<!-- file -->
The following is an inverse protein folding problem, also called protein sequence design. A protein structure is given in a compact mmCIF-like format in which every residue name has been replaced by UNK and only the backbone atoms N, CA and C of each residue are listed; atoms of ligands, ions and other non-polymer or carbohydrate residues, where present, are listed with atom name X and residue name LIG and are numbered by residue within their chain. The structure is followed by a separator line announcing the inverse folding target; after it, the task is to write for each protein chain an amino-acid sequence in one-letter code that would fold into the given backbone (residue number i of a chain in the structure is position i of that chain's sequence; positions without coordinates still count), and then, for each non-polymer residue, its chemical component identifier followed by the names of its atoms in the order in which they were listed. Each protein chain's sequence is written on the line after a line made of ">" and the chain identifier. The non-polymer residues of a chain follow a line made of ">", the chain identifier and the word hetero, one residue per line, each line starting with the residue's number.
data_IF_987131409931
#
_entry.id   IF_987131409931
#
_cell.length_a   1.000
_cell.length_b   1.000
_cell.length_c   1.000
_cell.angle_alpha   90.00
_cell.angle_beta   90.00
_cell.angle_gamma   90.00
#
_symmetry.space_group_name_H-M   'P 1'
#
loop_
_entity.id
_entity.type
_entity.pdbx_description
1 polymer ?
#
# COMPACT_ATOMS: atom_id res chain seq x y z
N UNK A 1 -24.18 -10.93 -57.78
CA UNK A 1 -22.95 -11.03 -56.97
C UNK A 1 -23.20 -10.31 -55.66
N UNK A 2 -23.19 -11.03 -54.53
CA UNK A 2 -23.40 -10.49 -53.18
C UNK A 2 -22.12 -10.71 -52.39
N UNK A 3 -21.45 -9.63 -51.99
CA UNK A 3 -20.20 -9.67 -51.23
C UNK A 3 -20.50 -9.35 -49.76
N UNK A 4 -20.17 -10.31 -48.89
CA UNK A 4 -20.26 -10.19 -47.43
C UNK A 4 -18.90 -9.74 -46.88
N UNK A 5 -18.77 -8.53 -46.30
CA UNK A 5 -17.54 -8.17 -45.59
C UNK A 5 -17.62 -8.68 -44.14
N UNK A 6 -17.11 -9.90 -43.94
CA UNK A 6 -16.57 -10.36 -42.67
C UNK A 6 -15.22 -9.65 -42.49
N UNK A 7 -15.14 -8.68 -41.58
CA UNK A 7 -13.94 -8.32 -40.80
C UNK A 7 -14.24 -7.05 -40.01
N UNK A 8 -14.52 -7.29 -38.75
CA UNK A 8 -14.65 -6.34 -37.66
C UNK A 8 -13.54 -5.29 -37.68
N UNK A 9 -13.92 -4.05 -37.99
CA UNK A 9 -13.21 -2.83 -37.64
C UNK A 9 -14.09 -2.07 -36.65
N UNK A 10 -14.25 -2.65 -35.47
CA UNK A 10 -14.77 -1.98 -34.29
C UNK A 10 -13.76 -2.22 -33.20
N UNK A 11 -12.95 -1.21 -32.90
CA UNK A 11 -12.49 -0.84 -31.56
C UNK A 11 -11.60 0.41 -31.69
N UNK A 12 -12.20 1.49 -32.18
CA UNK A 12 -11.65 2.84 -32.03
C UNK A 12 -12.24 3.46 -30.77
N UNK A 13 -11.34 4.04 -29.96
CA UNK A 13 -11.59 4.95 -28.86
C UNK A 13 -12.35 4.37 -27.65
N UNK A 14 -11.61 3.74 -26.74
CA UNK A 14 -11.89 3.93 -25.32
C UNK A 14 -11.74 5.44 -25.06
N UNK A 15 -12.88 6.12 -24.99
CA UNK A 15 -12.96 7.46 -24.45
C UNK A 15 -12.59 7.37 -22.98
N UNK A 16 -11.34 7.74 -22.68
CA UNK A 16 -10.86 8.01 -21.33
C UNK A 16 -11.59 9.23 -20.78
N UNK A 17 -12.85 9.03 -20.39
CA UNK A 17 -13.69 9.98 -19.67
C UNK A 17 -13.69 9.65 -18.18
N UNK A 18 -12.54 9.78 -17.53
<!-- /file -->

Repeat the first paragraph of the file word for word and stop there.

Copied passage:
The following is an inverse protein folding problem, also called protein sequence design. A protein structure is given in a compact mmCIF-like format in which every residue name has been replaced by UNK and only the backbone atoms N, CA and C of each residue are listed; atoms of ligands, ions and other non-polymer or carbohydrate residues, where present, are listed with atom name X and residue name LIG and are numbered by residue within their chain. The structure is followed by a separator line announcing the inverse folding target; after it, the task is to write for each protein chain an amino-acid sequence in one-letter code that would fold into the given backbone (residue number i of a chain in the structure is position i of that chain's sequence; positions without coordinates still count), and then, for each non-polymer residue, its chemical component identifier followed by the names of its atoms in the order in which they were listed. Each protein chain's sequence is written on the line after a line made of ">" and the chain identifier. The non-polymer residues of a chain follow a line made of ">", the chain identifier and the word hetero, one residue per line, each line starting with the residue's number.